The Freedom From Religion Foundation is sending an important election-year message to the good people of Mississippi. A highway billboard in Tupelo stresses to Mississippians: "God Fixation Won't Fix This Nation."
The message is going up on July 1 on a digital billboard at the intersection of Main and Gloster in the city and will remain there for a month. FFRF is a state/church watchdog group with 24,000 nonreligious members nationwide, including almost 100 in Mississippi.
FFRF's billboard message is very appropriate for Mississippi. The state is the most religious in the country (tied with Alabama), with 77 percent of adult Mississippians saying that they are "very religious," according to the Pew Research Center. At the same time, it consistently ranks at or near the bottom in quality of life. A recent survey found it to be the worst state in the country to live in, with "the lowest annual median household income and the highest poverty rate in the nation," as well as the lowest life expectancy.
"We lose sight of human needs when we fixate on gods," says FFRF Co-President Annie Laurie Gaylor. "When we have faith in ourselves, we won't need faith in gods."
This is FFRF's first billboard in Mississippi, underwritten by a lifetime member of the organization who resides in Tupelo, but prefers not to be identified. Even though Mississippi has a pattern of violations of the constitutional separation of state and church, FFRF membership has been low, and the organization hopes with its Mississippi billboard to also draw the attention of freethinkers living in the state.
"We welcome with open arms any nontheists living in Mississippi," adds Gaylor. "Groups like ours provide comfort and solace to folks whose nonbelief can make them feel like outsiders in their own communities."
A religious public school marquee was quickly taken down after a Freedom From Religion Foundation complaint.
Morristown Jr./Sr. High School in Morristown, Ind., posted "MAY GOD BLESS YOU" as part of its 2016 congratulatory message for its graduating students. Public schools may not endorse a religious message, FFRF reminded the Shelby Eastern Schools Corporation.
"The Establishment Clause of the First Amendment prohibits government sponsorship of religious messages," FFRF Legal Fellow Ryan Jayne wrote to Shelby Eastern Schools Superintendent Robert Evans. "The U.S. Supreme Court has said time and again that the 'First Amendment mandates government neutrality between religion and religion, and between religion and nonreligion.'"
FFRF asked that the "MAY GOD BLESS YOU" message be removed from the school marquee.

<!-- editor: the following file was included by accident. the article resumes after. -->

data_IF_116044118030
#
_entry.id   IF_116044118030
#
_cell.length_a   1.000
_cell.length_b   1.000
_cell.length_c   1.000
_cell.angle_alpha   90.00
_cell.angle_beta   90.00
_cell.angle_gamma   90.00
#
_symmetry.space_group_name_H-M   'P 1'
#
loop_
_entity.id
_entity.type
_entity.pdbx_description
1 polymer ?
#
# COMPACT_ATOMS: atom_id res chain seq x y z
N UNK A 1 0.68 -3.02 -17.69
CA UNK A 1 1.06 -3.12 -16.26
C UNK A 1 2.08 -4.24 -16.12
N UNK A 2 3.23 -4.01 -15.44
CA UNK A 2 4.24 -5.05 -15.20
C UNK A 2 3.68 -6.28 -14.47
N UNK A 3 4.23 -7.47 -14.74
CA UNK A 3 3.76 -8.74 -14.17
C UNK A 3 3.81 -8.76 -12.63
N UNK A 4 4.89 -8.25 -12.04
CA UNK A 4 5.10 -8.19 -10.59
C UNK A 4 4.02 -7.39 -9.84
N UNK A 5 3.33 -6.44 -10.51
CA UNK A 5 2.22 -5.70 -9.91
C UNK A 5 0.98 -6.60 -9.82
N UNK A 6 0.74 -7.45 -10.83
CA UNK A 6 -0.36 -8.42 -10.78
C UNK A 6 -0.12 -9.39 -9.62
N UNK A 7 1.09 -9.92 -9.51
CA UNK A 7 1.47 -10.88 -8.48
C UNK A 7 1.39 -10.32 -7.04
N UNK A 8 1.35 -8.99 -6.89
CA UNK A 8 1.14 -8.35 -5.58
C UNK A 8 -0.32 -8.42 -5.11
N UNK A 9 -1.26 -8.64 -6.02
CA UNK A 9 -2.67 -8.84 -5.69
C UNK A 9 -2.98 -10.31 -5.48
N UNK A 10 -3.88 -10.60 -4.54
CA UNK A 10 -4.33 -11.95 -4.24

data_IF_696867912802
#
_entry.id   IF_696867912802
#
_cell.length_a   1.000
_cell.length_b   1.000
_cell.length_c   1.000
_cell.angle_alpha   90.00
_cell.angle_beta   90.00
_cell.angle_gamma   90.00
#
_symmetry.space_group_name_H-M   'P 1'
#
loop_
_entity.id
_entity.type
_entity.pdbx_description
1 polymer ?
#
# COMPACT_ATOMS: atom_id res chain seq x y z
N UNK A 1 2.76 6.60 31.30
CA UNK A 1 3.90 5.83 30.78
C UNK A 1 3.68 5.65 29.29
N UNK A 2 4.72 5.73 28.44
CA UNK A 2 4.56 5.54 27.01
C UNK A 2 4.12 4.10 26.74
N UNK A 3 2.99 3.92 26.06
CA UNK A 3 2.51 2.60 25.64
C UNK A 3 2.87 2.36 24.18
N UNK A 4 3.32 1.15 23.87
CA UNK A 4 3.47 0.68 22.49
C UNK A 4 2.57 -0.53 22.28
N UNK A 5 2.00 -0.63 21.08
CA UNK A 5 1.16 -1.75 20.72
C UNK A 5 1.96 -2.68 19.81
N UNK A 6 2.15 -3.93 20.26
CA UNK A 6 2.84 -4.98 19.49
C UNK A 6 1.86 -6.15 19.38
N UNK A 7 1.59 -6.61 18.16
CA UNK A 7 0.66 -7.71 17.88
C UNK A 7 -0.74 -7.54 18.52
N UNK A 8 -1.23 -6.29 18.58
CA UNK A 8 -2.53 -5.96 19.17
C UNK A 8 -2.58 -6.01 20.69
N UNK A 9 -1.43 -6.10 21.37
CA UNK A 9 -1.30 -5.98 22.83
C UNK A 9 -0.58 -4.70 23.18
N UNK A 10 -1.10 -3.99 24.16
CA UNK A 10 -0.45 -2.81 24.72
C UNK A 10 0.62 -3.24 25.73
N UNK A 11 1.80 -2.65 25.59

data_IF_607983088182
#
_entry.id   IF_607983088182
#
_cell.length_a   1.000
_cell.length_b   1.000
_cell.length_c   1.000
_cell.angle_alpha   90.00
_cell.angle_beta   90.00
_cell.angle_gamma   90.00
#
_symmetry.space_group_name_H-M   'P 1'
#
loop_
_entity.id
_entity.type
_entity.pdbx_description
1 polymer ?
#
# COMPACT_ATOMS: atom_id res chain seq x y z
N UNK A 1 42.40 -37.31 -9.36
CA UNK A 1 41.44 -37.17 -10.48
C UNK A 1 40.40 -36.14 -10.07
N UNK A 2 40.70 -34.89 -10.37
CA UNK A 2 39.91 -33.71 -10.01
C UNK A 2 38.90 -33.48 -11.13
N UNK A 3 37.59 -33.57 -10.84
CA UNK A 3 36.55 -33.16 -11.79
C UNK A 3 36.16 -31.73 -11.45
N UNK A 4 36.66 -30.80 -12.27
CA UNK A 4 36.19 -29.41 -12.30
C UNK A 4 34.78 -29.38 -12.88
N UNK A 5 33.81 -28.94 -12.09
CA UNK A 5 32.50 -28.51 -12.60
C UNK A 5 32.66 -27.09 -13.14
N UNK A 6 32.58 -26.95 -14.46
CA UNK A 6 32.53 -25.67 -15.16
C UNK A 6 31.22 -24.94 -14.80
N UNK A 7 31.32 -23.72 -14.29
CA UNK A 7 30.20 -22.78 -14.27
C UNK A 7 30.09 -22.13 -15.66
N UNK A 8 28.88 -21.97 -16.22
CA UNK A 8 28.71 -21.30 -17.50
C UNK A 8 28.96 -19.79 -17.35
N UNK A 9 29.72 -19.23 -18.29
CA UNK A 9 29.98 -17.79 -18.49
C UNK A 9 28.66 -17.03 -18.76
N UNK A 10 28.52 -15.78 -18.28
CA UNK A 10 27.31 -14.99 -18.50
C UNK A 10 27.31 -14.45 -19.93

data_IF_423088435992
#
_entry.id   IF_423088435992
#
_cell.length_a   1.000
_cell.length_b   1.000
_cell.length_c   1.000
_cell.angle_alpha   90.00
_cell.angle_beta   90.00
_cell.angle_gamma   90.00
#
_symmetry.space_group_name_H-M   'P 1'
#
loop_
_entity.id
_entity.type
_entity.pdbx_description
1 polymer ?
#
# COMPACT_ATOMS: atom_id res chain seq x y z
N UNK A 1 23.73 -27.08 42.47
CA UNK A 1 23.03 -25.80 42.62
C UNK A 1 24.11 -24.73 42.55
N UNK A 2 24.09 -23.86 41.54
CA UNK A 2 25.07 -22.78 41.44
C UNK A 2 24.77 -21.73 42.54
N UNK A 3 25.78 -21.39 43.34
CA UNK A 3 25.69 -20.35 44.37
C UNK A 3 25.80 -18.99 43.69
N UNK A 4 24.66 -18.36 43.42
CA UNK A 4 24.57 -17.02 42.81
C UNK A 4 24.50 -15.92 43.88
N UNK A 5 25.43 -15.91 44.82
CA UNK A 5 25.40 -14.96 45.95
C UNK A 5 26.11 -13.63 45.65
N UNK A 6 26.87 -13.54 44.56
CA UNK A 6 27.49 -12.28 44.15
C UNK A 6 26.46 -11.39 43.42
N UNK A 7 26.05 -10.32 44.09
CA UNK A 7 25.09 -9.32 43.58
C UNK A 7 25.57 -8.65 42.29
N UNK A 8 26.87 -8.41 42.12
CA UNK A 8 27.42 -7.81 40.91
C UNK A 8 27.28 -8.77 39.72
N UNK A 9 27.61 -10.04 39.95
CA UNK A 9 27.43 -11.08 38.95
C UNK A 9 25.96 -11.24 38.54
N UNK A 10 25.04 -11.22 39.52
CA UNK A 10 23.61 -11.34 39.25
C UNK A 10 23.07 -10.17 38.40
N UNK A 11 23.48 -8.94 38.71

The school district responded immediately to FFRF's request.
"Thank you for bringing this to my attention," Evans emailed the day after receiving Jayne's letter. "The marquee will be changed promptly."
FFRF hails the quick turnaround.
"It's nice to see a school district rectifying its misstep so quickly," says FFRF Co-President Annie Laurie Gaylor. "However, public schools should know from the get-go that religious display signs are never appropriate."
The Freedom From Religion Foundation is a national nonprofit organization dedicated to separation of state and church, with 24,000 nonreligious members nationwide, including more than 300 in Indiana.
The Freedom From Religion Foundation and its Cleveland chapter are mounting an impressive 14-by-48-foot message to the Republican National Convention: Keep church and state separate.
That message on a highway billboard comes from an unexpected source: President Ronald Reagan. "We establish no religion in this country . . . Church and state are, and must remain, separate," he said in the quote featured on the billboard.
The board is going up this week in Cleveland on Interstate Highway 71 north of 480 and will remain up for a month. FFRF is a state/church watchdog group with 24,000 nonreligious members nationwide, including more than 600 in Ohio.
Reagan made the remarks in a speech on Oct. 26, 1984, to the Temple Hillel leaders in Valley Stream, N.Y.
The quote, in full, reads:
"We in the United States, above all, must remember that lesson, for we were founded as a nation of openness to people of all beliefs. And so we must remain. Our very unity has been strengthened by our pluralism. We establish no religion in this country, we command no worship, we mandate no belief, nor will we ever. Church and state are, and must remain, separate. All are free to believe or not believe, all are free to practice a faith or not, and those who believe are free, and should be free, to speak of and act on their belief."
FFRF, a nonpartisan nonprofit, will also be taking a message to the Democratic National Convention.
"The RNC needs to be reminded that our nation is predicated on a godless and entirely secular Constitution," says FFRF Co-President Annie Laurie Gaylor. "The fate of our Establishment Clause hangs in the balance of the election. We're not voting for the next president—we're voting for the next Supreme Court justice."
Marni Huebner-Tiborsky, the director of the Northern Ohio Freethought Society, a chapter of FFRF, agrees. "This billboard couldn't be any more timely, and is definitely needed to remind our political leaders and the public that political campaigns should stick to a secular platform, where real change can happen," she says.
FFRF wishes to thank Loren Miller, a chapter member, for suggesting the Reagan quote.